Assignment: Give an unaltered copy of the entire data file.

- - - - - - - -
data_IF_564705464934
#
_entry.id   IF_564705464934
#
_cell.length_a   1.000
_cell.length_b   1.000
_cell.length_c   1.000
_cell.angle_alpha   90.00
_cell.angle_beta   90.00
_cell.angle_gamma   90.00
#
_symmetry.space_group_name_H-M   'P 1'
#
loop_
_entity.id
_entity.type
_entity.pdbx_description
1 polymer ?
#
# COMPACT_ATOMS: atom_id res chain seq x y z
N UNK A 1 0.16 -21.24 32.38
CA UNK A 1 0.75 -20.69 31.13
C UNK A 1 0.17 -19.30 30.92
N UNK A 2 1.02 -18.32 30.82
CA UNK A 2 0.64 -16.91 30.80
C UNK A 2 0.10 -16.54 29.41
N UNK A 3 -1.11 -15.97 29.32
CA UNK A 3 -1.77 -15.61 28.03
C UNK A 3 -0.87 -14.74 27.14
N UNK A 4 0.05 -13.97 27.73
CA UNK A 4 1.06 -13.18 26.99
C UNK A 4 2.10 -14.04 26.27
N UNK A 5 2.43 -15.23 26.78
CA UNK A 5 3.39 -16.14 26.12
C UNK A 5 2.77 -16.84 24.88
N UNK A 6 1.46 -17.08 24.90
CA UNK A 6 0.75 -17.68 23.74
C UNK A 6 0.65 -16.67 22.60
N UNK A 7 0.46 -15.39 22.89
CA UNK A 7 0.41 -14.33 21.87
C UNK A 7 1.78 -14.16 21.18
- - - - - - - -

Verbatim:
data_IF_564705464934
#
_entry.id   IF_564705464934
#
_cell.length_a   1.000
_cell.length_b   1.000
_cell.length_c   1.000
_cell.angle_alpha   90.00
_cell.angle_beta   90.00
_cell.angle_gamma   90.00
#
_symmetry.space_group_name_H-M   'P 1'
#
loop_
_entity.id
_entity.type
_entity.pdbx_description
1 polymer ?
#
# COMPACT_ATOMS: atom_id res chain seq x y z
N UNK A 1 0.16 -21.24 32.38
CA UNK A 1 0.75 -20.69 31.13
C UNK A 1 0.17 -19.30 30.92
N UNK A 2 1.02 -18.32 30.82
CA UNK A 2 0.64 -16.91 30.80
C UNK A 2 0.10 -16.54 29.41
N UNK A 3 -1.11 -15.97 29.32
CA UNK A 3 -1.77 -15.61 28.03
C UNK A 3 -0.87 -14.74 27.14
N UNK A 4 0.05 -13.97 27.73
CA UNK A 4 1.06 -13.18 26.99
C UNK A 4 2.10 -14.04 26.27
N UNK A 5 2.43 -15.23 26.78
CA UNK A 5 3.39 -16.14 26.12
C UNK A 5 2.77 -16.84 24.88
N UNK A 6 1.46 -17.08 24.90
CA UNK A 6 0.75 -17.68 23.74
C UNK A 6 0.65 -16.67 22.60
N UNK A 7 0.46 -15.39 22.89
CA UNK A 7 0.41 -14.33 21.87
C UNK A 7 1.78 -14.16 21.18